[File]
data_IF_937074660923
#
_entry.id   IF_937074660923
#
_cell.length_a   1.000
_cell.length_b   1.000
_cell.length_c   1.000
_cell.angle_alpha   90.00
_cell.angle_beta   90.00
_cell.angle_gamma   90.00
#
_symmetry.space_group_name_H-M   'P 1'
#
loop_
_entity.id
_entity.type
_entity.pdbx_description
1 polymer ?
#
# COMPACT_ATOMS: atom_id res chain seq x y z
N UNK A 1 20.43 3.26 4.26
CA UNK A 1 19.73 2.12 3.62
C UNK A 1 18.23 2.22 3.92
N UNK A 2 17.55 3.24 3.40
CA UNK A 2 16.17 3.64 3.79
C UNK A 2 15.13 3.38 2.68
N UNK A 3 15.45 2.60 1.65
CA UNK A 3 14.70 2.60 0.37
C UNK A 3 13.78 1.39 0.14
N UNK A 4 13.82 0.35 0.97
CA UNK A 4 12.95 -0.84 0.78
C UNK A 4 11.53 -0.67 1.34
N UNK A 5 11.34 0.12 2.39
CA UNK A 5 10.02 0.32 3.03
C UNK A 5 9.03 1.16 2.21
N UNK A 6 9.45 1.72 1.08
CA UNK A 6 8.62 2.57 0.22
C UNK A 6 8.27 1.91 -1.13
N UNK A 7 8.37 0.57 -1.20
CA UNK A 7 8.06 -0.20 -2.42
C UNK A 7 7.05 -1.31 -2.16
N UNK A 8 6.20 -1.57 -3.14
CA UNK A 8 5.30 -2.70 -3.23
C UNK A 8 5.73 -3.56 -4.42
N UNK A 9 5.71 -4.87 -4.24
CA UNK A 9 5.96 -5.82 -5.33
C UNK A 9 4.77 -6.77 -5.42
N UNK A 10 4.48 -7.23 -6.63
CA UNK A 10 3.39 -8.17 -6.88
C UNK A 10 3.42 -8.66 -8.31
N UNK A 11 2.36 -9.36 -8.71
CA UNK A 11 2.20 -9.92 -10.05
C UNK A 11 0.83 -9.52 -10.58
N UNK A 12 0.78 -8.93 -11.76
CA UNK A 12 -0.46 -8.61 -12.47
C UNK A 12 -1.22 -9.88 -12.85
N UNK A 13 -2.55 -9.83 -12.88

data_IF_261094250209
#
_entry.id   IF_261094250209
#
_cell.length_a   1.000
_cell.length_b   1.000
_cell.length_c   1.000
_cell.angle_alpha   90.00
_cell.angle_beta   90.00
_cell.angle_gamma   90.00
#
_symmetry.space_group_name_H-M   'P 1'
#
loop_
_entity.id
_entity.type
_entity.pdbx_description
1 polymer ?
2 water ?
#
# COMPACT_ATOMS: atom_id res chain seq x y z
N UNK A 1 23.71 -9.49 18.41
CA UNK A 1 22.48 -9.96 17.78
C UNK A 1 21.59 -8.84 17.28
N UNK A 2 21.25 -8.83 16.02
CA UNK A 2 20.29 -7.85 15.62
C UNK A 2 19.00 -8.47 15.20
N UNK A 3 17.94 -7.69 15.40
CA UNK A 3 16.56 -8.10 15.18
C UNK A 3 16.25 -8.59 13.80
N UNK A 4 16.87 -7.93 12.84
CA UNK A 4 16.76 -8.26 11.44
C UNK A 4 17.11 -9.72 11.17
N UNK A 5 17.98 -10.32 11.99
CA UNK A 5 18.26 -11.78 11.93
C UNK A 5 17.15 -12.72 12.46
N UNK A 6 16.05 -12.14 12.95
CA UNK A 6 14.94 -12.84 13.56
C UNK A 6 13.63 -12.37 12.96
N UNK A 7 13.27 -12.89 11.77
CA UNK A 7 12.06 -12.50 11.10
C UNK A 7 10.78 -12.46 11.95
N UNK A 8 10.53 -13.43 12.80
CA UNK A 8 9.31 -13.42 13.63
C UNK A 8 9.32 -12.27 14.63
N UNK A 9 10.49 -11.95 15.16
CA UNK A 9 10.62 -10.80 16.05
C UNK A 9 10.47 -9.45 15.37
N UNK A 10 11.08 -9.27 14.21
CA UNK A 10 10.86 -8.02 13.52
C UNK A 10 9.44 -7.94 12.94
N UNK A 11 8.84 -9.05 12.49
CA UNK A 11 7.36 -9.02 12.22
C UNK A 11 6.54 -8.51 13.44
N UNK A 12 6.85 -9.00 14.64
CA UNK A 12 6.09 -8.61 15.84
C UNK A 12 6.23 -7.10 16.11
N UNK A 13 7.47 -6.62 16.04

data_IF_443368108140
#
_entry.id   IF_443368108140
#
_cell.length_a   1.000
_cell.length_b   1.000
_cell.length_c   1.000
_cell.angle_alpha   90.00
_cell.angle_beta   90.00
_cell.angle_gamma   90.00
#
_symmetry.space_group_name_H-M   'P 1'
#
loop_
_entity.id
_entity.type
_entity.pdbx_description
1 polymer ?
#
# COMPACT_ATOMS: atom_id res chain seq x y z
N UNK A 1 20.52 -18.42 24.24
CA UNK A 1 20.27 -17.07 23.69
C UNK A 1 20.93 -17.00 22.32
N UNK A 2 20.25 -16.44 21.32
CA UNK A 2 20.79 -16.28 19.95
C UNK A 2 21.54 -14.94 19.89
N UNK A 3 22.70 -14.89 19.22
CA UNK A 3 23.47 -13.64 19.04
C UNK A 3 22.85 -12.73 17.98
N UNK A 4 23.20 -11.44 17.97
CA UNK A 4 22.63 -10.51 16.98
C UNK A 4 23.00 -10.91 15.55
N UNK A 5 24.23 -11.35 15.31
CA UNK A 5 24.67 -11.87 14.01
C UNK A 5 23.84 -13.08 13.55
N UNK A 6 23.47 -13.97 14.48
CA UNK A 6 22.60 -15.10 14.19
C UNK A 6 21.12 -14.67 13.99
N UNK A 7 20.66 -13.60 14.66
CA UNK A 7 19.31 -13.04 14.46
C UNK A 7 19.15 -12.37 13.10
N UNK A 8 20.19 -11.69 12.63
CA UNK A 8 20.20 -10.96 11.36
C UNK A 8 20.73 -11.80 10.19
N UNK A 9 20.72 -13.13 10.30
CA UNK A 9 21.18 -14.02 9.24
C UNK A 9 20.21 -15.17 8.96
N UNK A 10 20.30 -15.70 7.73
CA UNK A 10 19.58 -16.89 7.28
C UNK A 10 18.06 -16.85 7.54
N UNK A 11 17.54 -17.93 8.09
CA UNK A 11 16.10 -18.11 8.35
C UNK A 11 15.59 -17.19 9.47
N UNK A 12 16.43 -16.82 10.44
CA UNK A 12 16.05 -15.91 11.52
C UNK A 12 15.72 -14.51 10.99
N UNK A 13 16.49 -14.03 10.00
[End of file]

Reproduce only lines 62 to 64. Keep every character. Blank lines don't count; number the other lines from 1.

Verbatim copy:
_cell.length_a   1.000
_cell.length_b   1.000
_cell.length_c   1.000